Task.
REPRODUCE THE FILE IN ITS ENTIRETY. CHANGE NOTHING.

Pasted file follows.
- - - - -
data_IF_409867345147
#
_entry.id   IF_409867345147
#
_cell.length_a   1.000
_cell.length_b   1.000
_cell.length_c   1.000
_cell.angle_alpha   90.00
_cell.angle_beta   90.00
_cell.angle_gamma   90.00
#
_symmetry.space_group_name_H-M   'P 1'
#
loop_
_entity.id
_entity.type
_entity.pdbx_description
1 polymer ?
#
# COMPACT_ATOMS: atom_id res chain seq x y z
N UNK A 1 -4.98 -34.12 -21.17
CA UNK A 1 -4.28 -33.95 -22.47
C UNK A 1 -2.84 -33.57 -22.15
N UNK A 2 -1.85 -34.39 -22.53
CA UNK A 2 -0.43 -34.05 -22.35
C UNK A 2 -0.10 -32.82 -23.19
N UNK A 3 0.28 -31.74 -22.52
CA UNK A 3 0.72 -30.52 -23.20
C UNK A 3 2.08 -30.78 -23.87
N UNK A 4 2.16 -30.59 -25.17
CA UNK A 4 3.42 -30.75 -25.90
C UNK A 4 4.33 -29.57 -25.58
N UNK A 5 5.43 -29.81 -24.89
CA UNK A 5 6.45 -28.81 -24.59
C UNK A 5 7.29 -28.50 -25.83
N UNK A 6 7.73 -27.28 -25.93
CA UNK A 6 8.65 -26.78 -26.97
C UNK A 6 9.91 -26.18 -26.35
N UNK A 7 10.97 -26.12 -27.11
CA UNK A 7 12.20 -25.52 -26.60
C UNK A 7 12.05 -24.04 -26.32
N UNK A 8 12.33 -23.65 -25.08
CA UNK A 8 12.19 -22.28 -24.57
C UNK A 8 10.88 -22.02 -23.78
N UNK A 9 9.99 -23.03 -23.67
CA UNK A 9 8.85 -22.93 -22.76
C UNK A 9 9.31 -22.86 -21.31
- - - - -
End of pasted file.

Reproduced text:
data_IF_409867345147
#
_entry.id   IF_409867345147
#
_cell.length_a   1.000
_cell.length_b   1.000
_cell.length_c   1.000
_cell.angle_alpha   90.00
_cell.angle_beta   90.00
_cell.angle_gamma   90.00
#
_symmetry.space_group_name_H-M   'P 1'
#
loop_
_entity.id
_entity.type
_entity.pdbx_description
1 polymer ?
#
# COMPACT_ATOMS: atom_id res chain seq x y z
N UNK A 1 -4.98 -34.12 -21.17
CA UNK A 1 -4.28 -33.95 -22.47
C UNK A 1 -2.84 -33.57 -22.15
N UNK A 2 -1.85 -34.39 -22.53
CA UNK A 2 -0.43 -34.05 -22.35
C UNK A 2 -0.10 -32.82 -23.19
N UNK A 3 0.28 -31.74 -22.52
CA UNK A 3 0.72 -30.52 -23.20
C UNK A 3 2.08 -30.78 -23.87
N UNK A 4 2.16 -30.59 -25.17
CA UNK A 4 3.42 -30.75 -25.90
C UNK A 4 4.33 -29.57 -25.58
N UNK A 5 5.43 -29.81 -24.89
CA UNK A 5 6.45 -28.81 -24.59
C UNK A 5 7.29 -28.50 -25.83
N UNK A 6 7.73 -27.28 -25.93
CA UNK A 6 8.65 -26.78 -26.97
C UNK A 6 9.91 -26.18 -26.35
N UNK A 7 10.97 -26.12 -27.11
CA UNK A 7 12.20 -25.52 -26.60
C UNK A 7 12.05 -24.04 -26.32
N UNK A 8 12.33 -23.65 -25.08
CA UNK A 8 12.19 -22.28 -24.57
C UNK A 8 10.88 -22.02 -23.78
N UNK A 9 9.99 -23.03 -23.67
CA UNK A 9 8.85 -22.93 -22.76
C UNK A 9 9.31 -22.86 -21.31